The most widely cited benefit of having a community of 50,000 behind you is security. Basically it looks something like this. Let's say you're with a proprietary vendor (*cough* Cisco *cough* Juniper *cough*), and there is a glitch in your latest package installation causing a security vulnerability. Maybe you know about this vulnerability due to functionality issues or because it's public knowledge, so you're sitting around panicking wondering if your network is seconds away from being hacked. Or maybe, in a possibly worse case, you don't even know this vulnerability exists because you can't see the code. You're humming happily to yourself while you close out tickets, and meanwhile, your network has a major gap in its security. In either circumstance, you are 100% dependent on your proprietary vendor knowing about the issue, detecting the cause of the issue, fixing the issue and then sending you a new package containing the fix. Who knows how long your network security was at stake?

With Cumulus Linux, you have the entire Linux community on your engineering team (or at least it may feel that way). In this scenario, being the smarty pants you are, you've built your network with Cumulus Linux. So let's say a bug exists (they happen to the best of us). You might find out about this from a Linux forum, or maybe because you reviewed the code and saw a configuration issue, or maybe someone from the Cumulus team has contacted you. You wonder to yourself how long it will take to fix. Panicking, you start scouring repos, forums and blogs and realize that the Linux community is already on it. Hundreds, maybe thousands of engineers are looking for a way to remediate the issue. Inspired, you start scouring the code as well (might as well join the cause since you have access to the code yourself!). Within hours, the glitch has been found, diagnosed and patched. Cumulus sends you a quick script or package and everything goes back to normal. Quick, easy and painless 🙂

2. Customizability

Linux community benefits also include having an open source code. If you don't like something, you can take it upon yourself to change it! No calls to support required. This may be a benefit to any open source software, but with Linux, you can also take to the community to help you design a solution or even a new feature to customize your data center network exactly to your business requirements and needs. When it comes time to implement the change, you don't have to set up a separate sandbox or container like you would with a proprietary vendor (rhymes with disco). You can go ahead and edit the code yourself, implement the feature, QA and even submit it to the community to adapt into the kernel. Your ideal network design is at your fingertips.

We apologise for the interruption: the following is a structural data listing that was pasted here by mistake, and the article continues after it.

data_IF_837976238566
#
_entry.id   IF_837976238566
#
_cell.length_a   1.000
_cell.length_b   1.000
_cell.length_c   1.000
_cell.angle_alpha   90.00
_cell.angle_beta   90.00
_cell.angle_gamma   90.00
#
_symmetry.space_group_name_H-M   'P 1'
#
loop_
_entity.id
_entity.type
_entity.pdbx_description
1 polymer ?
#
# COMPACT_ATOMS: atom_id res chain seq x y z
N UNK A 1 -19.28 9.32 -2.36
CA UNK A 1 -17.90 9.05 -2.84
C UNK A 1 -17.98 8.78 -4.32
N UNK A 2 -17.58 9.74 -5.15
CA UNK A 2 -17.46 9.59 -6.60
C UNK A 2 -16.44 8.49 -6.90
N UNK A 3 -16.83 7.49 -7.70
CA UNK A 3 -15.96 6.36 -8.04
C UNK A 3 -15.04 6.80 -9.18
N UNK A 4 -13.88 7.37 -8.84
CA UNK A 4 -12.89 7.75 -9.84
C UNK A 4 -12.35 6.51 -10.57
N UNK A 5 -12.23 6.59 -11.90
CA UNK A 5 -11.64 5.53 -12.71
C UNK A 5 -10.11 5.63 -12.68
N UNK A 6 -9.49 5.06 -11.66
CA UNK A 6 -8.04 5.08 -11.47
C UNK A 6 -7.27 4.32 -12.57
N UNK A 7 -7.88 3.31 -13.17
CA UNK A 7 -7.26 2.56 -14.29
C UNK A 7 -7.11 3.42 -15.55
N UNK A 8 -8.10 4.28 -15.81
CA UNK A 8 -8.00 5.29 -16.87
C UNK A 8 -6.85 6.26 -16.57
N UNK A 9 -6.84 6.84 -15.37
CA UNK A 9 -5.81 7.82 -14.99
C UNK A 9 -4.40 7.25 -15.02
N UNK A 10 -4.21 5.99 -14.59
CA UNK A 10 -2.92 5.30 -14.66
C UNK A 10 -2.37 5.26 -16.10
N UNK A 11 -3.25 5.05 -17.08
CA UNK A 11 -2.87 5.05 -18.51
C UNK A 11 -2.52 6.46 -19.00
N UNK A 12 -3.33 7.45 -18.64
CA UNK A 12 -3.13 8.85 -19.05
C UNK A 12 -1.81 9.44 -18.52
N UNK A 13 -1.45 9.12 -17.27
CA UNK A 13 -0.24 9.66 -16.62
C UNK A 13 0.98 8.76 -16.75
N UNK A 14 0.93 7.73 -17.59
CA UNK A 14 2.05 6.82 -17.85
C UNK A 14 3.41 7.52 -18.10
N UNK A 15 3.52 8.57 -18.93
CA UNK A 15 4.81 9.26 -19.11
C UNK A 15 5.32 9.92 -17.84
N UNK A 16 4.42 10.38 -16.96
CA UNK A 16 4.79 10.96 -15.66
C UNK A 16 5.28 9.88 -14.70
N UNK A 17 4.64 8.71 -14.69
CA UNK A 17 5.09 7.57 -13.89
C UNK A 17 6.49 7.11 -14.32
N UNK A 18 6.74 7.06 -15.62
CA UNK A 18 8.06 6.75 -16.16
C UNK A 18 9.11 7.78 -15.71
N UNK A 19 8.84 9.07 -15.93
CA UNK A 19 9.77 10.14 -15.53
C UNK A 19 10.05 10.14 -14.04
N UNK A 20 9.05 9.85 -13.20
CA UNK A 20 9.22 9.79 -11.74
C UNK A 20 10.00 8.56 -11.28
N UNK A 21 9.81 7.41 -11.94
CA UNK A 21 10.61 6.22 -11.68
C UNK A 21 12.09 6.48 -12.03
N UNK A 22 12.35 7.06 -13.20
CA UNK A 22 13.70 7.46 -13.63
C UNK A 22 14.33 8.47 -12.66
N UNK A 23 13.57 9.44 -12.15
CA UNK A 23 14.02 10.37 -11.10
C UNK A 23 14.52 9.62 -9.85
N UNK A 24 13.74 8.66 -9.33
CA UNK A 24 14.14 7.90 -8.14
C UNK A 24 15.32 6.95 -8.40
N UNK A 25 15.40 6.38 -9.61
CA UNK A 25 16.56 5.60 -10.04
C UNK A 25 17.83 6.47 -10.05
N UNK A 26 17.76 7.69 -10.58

3. Awareness

You may have seen this tactic play out with some of the web-scale giants like LinkedIn, Facebook or Google. Essentially, you can use the Linux community to a) gain an instant user base for your new project or modification, b) leverage the wisdom of the crowd by taking in external contributions and bug fixes and c) cultivate a pool of candidates that are familiarized with your open source operational tooling

For example, a few years ago, LinkedIn developed a product called Kafka, which is a "highly scalable messaging system that plays a critical role as LinkedIn's central data pipeline." LinkedIn released Kafka as an open source ecosystem and let the Linux community run wild. The community was able to analyze, refine and innovate Kafka, and LinkedIn was able to leverage their innovations. When it came time to hire inhouse, LinkedIn had a large candidate pool of engineers that already knew Kafka and had possibly even worked on it.

For companies of all sizes, you can develop any script, feature an application in Linux and submit it to the community for feedback and improvements.

4. Support

Similar to security and awareness, you can also leverage the Linux community for support. Instead of waiting for hours on the phone with a support team, you can head to your favorite forum, mailing list or IRC room and enlist the help of others to solve a problem, code a fix, bake an idea or simply give you a virtual high five. Most of Cumulus Linux is written in Python. So you, and whomever you enlist, can just open the file and start reviewing the code. We like to think this empowers our customers to take their network into their own hands. Whether that be in design or troubleshooting, you have the tools you need to fix it yourself (but of course we're available 24/7 if you need us)!

5. Package-less patches

This last one is a bit more straightforward. At a proprietary vendor (think Mars, but bigger and farther away from Earth), without access to the code, you're left beholden to the vendor — waiting with your hands outstretched for a package for what might amount to a one-line change in a program. With Cumulus Linux, you have access to most of the code and it's in a language that you already know. So, when you're working with our support organization for a fix that is fairly small, instead of waiting for a package in a hot fix scenario, we may edit code right there with you for the fastest resolution to the issue. Of course major fixes always require a package, but you won't incur additional business impact for a fix that should take minutes.